The first important general movement looking to an improvement of the relations between colleges and secondary schools through a reform in the conduct of entrance examinations, was inaugurated by the Association of Colleges and Preparatory Schools of the Middle States and Maryland. At the meeting of this body in December, 1899, Professor (now President) Nicholas Murray Butler read a paper in which he advocated a certain degree of uniformity in college entrance requirements, and the setting up of a common board of examiners. " It has long been my belief," said Dr. Butler, "that most of the difficulties which have attended and still attend the relations between secondary schools and colleges grow out of what may properly be called our educational atomism. Each institution plays for its own hand, and consults first what it rightly or wrongly feels to be its own peculiar interests. . . . It is my present purpose to . .. contrast with the prevailing atomistic view, what may be described as an organic or institutional view, . . . and to draw the conclusion that, when cooperation with other colleges is demonstrably in the public interest, such co-operation is a duty."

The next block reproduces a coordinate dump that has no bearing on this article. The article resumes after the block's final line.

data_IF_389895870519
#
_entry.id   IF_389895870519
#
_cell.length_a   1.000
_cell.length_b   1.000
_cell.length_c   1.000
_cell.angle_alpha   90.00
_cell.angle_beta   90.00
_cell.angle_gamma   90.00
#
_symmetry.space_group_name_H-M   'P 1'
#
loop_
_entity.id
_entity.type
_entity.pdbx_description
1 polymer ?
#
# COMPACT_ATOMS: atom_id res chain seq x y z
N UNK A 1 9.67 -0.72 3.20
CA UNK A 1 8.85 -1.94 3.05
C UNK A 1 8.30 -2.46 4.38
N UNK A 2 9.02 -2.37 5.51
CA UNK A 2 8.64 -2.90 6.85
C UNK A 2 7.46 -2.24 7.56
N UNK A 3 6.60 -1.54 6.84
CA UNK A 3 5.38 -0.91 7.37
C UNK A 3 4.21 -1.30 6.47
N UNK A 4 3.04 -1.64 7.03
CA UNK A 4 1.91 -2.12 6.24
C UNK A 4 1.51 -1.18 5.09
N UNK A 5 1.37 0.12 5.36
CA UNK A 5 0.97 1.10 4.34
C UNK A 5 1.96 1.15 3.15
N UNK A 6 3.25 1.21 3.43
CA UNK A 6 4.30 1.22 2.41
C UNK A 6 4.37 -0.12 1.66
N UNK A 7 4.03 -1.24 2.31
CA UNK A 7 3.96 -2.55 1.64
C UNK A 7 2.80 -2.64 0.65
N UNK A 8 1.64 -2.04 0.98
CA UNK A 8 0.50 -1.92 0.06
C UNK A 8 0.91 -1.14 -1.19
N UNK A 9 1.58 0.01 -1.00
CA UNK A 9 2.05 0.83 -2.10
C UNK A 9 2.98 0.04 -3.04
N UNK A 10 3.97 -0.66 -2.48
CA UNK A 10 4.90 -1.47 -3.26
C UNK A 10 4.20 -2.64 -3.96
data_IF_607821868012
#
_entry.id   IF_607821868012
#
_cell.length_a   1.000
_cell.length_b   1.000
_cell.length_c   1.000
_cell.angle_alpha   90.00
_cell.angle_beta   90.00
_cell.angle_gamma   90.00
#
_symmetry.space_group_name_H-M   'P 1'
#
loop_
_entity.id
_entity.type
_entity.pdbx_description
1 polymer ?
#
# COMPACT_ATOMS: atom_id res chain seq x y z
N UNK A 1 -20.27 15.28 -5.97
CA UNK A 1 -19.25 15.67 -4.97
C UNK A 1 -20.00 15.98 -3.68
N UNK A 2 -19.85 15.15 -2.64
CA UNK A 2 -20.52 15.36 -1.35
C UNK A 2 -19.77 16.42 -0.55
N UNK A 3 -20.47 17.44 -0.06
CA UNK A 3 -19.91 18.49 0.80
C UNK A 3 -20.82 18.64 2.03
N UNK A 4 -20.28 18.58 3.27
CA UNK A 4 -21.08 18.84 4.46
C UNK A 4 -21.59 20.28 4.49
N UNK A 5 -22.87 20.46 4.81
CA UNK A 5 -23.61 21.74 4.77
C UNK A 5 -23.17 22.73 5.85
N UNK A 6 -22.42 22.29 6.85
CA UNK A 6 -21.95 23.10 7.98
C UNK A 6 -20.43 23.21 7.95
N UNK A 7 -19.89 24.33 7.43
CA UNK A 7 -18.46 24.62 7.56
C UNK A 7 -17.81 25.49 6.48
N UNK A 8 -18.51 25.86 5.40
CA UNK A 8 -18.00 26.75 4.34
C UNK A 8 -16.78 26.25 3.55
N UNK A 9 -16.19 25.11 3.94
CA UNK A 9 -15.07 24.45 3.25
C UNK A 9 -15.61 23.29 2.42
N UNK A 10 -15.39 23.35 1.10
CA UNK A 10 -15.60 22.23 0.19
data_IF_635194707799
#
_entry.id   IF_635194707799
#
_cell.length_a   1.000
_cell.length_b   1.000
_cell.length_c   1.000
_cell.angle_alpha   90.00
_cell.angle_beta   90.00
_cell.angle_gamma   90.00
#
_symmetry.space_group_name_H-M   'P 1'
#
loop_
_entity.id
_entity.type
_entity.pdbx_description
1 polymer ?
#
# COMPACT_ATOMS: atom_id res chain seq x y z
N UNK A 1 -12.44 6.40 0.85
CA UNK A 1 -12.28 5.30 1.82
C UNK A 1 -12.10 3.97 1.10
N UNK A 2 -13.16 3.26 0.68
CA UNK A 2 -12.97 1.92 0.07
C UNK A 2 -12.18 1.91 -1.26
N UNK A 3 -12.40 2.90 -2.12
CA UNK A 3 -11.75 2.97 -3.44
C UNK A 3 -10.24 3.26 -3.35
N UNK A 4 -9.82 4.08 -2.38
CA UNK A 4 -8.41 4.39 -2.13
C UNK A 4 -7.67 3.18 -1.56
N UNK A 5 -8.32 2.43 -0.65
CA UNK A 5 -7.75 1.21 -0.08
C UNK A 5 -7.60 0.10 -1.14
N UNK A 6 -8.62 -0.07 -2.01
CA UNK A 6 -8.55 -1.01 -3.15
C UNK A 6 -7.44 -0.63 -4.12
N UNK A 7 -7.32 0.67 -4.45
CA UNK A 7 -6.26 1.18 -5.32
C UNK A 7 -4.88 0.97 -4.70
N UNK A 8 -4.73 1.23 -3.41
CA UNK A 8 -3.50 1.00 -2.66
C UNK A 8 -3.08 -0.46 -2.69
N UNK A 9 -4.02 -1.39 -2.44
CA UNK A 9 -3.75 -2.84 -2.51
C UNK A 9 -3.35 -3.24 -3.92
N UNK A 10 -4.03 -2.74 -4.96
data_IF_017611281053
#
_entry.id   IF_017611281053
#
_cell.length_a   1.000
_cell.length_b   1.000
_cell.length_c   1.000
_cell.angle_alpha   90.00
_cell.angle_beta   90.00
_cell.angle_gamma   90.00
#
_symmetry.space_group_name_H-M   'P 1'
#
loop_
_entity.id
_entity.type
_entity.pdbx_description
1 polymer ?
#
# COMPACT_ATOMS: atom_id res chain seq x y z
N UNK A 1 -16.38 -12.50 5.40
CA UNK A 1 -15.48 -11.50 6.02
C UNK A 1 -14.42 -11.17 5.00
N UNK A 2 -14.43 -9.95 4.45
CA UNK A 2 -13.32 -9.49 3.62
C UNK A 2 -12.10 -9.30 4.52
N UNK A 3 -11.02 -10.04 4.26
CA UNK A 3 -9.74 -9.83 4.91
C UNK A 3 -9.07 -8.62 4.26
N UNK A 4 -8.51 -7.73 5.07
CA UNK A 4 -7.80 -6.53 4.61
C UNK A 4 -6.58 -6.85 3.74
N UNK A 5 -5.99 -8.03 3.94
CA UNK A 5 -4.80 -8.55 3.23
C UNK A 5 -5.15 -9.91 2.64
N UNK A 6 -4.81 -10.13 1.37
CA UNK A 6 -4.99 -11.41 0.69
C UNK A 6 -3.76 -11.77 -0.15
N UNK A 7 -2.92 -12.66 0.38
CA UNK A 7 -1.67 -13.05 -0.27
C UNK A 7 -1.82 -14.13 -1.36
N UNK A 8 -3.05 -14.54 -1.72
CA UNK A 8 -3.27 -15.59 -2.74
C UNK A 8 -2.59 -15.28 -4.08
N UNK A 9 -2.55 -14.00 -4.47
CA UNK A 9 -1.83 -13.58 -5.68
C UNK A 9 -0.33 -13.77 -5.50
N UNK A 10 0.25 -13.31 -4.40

The plan of co-operation that he proposed was embodied in a set of resolutions, which were unanimously adopted by the association. This was the first of a series of steps which led to the organization, November 17, 1900, of the College Entrance Examination Board of the Middle States and Maryland. This board appointed three examiners in each of the nine principal subjects entering into college admission requirements, two of the examiners in each group being college instructors and the third a secondary school principal or teacher. These examiners prepared the questions to be set in their several subjects, and issued detailed instructions for the guidance of the readers of the answer-books of those taking the examination.

The, first examination under this arrangement was held the week beginning June 17, 1901. The questions had been sent out to various centres, at which those taking the examination might assemble. The examination accordingly took place simultaneously at sixty-seven points in the United States, and two in Europe, and was taken by a total of 973 candidates. Over forty colleges and universities, many of them outside of the territory directly represented by the examination board, declared their willingness to accept the board's examinations as satisfactory substitutes for their own, in the topics covered, and three institutions in the city of New York took the further step of dispensing with their own separate examinations.